OHSU-Led Study Finds Advantages to Iron Nanoparticles for Environmental Cleanup
01/12/05 Portland, Ore.
A new study, published in Environmental Science & Technology, says some iron nanoparticles may be effective in cleaning up carbon tetrachloride in contaminated groundwater
Researchers at Oregon Health & Science University's OGI School of Science & Engineering, in collaboration with Pacific Northwest National Laboratory (PNNL) and the University of Minnesota, have discovered that at least one type of nano-sized iron may be useful in cleaning up carbon tetrachloride contamination in groundwater. The new discovery was published online at http://dx.doi.org/10.1021/es049190u Dec. 16, 2004, in Environmental Science & Technology, the leading environmental journal of the American Chemical Society. The study will be published in the print version of Environmental Science & Technology, March 1, 2005, in a special section on nanotechnology.
"The use of nano-sized particles of iron for cleaning up contaminants in groundwater, soil and sediments is one of the hottest new technologies to emerge in recent years," said Paul Tratnyek, Ph.D., an environmental chemist and professor of environmental and biomolecular systems at OHSU's OGI School of Science & Engineering, and a lead author of the study. "However, there are a lot of unanswered questions about the appropriate and optimal implementation of the nano-iron technology, and even some questions about its safety. We set out to answer some of the remaining questions that researchers have about the basic chemical processes that determine the fate and effects of metal nanoparticles in the environment."
The particles studies by Tratnyek and colleagues range in size from 10 to 100 nanometers. One nanometer is one-billionth of a meter. By comparison, many biomolecules are of similar size.
For the study, Tratnyek and his doctoral students James T. Nurmi and Vaishnavi Sarathy compared two leading types of nanoparticle-sized iron that are being promoted by others for groundwater remediation. They measured how fast these particles degrade carbon tetrachloride and they determined the major projects of the reaction.
Carbon tetrachloride is a manufactured chemical used mainly in cleaning fluids and degreasing agents. In a few locations, spills of these liquids infiltrated the soil and created very large areas of contaminated groundwater and soil. Carbon tetrachloride is a toxic chemical that has been shown to cause cancer in animals.
The research at OHSU was funded in part by a grant from the Department of Energy to the Pacific Northwest National Laboratory (PNNL) in Richland, Wash. The interdisciplinary team includes 10 researchers from PNNL, three from OHSU and two from the University of Minnesota.
The PNNL researchers, led by Donald R. Baer, Ph.D., technical group leader at PNNL's William R. Wiley Environmental Molecular Sciences Laboratory, first synthesized and characterized the nanoparticles using a variety of advanced microscopy and spectroscopy techniques. Once the nanoparticles were syntheisized and characterized, Tratnyek and his students studied their reactivity using electrochemical techniques they developed to help them systematically measure the microscopic particles. University of Minnesota scientists also helped with microscopy and some reactivity studies.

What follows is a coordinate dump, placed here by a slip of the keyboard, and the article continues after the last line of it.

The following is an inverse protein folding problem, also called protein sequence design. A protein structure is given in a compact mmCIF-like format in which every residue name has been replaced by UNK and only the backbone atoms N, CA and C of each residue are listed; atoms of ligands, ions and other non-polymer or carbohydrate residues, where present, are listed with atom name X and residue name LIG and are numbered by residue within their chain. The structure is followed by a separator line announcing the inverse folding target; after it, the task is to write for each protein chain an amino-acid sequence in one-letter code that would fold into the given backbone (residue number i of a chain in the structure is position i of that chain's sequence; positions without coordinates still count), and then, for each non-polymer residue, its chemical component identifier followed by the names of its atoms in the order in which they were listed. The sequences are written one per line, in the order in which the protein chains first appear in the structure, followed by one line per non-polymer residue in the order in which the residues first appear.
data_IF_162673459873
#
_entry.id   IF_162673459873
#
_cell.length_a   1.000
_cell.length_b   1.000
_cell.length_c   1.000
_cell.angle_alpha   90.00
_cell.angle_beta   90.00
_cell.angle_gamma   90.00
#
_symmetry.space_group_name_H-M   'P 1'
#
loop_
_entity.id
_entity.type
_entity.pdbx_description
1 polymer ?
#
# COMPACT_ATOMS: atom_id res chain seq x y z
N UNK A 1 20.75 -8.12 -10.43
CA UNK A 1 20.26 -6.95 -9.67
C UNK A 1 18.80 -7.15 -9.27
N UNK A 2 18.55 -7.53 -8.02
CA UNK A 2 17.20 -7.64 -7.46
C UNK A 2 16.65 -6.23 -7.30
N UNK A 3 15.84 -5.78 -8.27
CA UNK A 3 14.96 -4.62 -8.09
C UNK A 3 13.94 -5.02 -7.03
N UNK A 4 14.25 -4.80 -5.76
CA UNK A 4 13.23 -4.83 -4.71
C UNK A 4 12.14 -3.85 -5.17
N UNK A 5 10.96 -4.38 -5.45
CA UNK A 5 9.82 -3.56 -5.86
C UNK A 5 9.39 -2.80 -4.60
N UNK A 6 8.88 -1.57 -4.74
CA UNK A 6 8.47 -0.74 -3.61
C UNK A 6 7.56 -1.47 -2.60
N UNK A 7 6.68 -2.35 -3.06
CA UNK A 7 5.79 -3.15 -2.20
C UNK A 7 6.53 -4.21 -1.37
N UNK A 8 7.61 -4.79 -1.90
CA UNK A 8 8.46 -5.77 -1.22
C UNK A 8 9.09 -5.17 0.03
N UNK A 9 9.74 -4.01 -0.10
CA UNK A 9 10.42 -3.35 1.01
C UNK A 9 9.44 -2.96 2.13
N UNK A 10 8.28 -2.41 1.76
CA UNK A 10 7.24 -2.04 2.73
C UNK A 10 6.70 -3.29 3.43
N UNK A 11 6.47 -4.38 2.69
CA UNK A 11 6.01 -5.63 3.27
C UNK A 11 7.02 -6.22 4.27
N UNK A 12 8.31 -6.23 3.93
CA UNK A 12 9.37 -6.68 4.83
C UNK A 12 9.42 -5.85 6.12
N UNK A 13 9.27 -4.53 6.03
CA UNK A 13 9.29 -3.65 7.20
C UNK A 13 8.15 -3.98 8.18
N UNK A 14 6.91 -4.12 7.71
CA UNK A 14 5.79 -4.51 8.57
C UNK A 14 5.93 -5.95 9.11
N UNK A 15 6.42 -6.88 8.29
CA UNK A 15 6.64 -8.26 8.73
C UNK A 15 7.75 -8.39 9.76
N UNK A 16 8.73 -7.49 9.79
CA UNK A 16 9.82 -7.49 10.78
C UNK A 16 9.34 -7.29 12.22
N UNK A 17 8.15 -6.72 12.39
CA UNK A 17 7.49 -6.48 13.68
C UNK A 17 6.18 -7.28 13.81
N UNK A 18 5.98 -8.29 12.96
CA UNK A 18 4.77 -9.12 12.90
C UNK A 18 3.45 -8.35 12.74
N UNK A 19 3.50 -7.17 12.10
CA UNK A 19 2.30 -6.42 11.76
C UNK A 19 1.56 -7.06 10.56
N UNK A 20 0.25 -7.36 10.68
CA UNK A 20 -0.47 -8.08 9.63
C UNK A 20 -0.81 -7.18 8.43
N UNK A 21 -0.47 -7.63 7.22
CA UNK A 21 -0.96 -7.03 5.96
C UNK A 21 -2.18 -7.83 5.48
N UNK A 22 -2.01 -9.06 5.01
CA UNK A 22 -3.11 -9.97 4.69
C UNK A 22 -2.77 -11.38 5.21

"Our team's study results show how the breakdown of carbon tetrachloride is influenced by some very subtle and transient differences between the two types of nano-iron," said Tratnyek.
One of the nano-irons studied, a commercially available product of iron oxide with a magnetite shell high in sulfur, quickly and effectively degraded carbon tetrachloride to a mixture of relatively harmless products. "This was an exciting find because it may provide the basis for effective remediation of real field sites with groundwater that is contaminated with carbon tetrachloride," said Tratnyek.
"Furthermore, since it may be possible to emplace nano-sized iron deep into the subsurface by injecting it through deep wells, this approach may be suitable for remediation of very deep plumes of carbon tetrachloride contaminated groundwater, such as the one at the Hanford site in Richland, Washington."
The other nano-iron studied by the OHSU-PNNL-University Of Minnesota team had a shell, or coating, high in oxidized boron. While the oxide-coated iron also rapidly degraded the carbon tetrachloride, the primary product was chloroform, a toxic and persistent environmental contaminant.
"The idea of using nanosized particles of iron for cleanup of groundwater contaminants has been around since 1997 and has gained a lot of momentum in the past four years," noted Tratnyek. "Nanotech iron has shown promise for environmental remediation, but previous work has not been particularly rigorous or thorough.
"Our report is the most comprehensive and rigorous characterization of the reaction to date between carbon tetrachloride and two leading types of nano-sized iron. We have taken a careful, second look at the chemistry of nano-iron for environmental cleanup in hopes of providing better science on which to found this promising technology."
Tratnyek's nano iron research may also someday have medical applications, for instance, in the diagnosis of brain tumors.
For more information, go to http://cgr.ese.ogi.edu/iron and view streaming video clip on the Web using Real Player.